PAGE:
Thanks for the information. I hope to fully reply in a book or article one day.

  • Damani

    Dr. Wallace,

    I was curious if you had a chance to speak with Pat Buchanan re our conversation almost a year ago re:

    By the way, when you ask Buchanan about Phillips ask him about the memo HE WROTE:

    Nixon adviser Pat Buchanan wrote a memo in 1971,

    “Dividing the Democrats”.

    From George Packer’s summary:

    …the memo recommended

    exploiting racial tensions among Democrats. “Bumper stickers calling for black Presidential and especially Vice-Presidential candidates should be spread out in the ghettoes of the country,” Buchanan wrote. “We should do what is within

    our power to have a black nominated for Number Two, at least at the Democratic National Convention.” Such gambits, he added, could “cut the Democratic Party and country in half; my view is that we would have far the larger half.”

    The Republican effort to forge a new definition of “patriotism” born of “cutting the country in half” for political gain later found expression in Ronald Reagan’s tales of “welfare queens” and “strapping young bucks buying t-bone steaks with their food stamps.” Public expression of crude racism is, happily,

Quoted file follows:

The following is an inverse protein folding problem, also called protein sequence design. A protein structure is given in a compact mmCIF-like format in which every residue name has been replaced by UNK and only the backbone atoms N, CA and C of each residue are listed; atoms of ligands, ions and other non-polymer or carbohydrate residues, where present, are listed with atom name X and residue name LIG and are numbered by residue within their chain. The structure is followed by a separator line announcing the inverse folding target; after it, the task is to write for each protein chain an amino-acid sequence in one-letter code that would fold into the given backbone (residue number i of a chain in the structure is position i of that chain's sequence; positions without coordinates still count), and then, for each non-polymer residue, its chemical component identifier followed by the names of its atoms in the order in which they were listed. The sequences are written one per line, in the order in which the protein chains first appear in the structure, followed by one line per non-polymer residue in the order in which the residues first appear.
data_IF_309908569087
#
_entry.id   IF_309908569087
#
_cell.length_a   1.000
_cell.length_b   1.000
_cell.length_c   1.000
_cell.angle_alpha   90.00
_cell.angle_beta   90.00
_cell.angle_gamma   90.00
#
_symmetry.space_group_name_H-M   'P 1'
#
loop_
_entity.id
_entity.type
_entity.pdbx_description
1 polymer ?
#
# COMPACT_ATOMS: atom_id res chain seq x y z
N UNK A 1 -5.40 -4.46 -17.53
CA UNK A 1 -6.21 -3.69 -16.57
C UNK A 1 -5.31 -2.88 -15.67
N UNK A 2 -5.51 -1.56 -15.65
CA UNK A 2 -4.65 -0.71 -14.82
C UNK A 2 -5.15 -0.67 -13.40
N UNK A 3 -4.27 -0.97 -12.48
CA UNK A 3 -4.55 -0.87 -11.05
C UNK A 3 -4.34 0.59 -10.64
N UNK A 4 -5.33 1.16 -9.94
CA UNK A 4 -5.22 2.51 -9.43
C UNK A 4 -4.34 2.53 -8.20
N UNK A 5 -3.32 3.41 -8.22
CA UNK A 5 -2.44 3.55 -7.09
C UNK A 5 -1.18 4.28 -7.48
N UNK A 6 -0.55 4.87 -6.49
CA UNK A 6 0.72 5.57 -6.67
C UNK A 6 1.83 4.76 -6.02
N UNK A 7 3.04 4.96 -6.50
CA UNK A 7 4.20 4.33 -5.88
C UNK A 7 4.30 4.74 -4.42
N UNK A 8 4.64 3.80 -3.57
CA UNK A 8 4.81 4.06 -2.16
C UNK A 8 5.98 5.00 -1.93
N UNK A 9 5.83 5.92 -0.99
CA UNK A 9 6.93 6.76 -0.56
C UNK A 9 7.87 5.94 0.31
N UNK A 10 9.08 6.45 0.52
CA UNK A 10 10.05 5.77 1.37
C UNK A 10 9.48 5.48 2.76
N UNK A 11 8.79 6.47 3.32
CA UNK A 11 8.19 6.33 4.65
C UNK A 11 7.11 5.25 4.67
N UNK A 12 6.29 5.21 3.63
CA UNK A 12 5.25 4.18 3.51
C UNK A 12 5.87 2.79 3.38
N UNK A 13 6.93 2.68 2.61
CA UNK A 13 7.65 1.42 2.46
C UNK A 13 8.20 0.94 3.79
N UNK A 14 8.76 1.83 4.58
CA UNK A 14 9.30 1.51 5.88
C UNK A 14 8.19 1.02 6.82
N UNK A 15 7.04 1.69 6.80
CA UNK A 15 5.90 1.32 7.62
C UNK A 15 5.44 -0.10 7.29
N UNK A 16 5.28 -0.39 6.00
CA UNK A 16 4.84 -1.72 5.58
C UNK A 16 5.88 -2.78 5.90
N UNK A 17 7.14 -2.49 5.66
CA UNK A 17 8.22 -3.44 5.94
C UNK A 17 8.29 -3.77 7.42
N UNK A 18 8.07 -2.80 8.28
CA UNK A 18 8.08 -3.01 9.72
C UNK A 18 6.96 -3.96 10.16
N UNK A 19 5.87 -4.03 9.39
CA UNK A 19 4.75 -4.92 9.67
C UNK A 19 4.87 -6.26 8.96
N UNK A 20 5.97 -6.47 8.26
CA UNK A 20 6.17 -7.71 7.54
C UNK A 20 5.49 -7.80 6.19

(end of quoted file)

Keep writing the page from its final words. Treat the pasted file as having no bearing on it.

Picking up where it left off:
largely a relic of the past, but the strategy of resentment endures.

    http://www DOT theamericanconservative


    Here’s Packer’s article: http://www DOT newyorker DOT com/reporting/2008/05/26/080526fa_fact_packer?currentPage=all

    In 2009 someone unearthed a Buchanan memo opposing affirmative action for Blacks but advocating affirmative action for blue collar whites, especially ethnics and Catholics.

    [I]nstead of sending the orders out to all our other agencies — hire blacks and women — the order should go out — hire ethnic Catholics preferable women, for visible posts. One example: Italian Americans, unlike blacks, have never had a Supreme Court member — they are deeply concerned with their “criminal” image; they do not dislike the President. Give those fellows the “Jewish seat” or the “black seat” on the Court when it becomes available.

    http://thinkerumgatherum DOT NO SPACE HERE 2009/06/pat-buchanan-and-1970s-ethnic-revival.html

    All of his efforts seem consistent with a strategy to, in Atwater’s words, “hurt Blacks more.” But, truly, I imagine you would also be concerned about how he advocated divisive tactics to split America apart.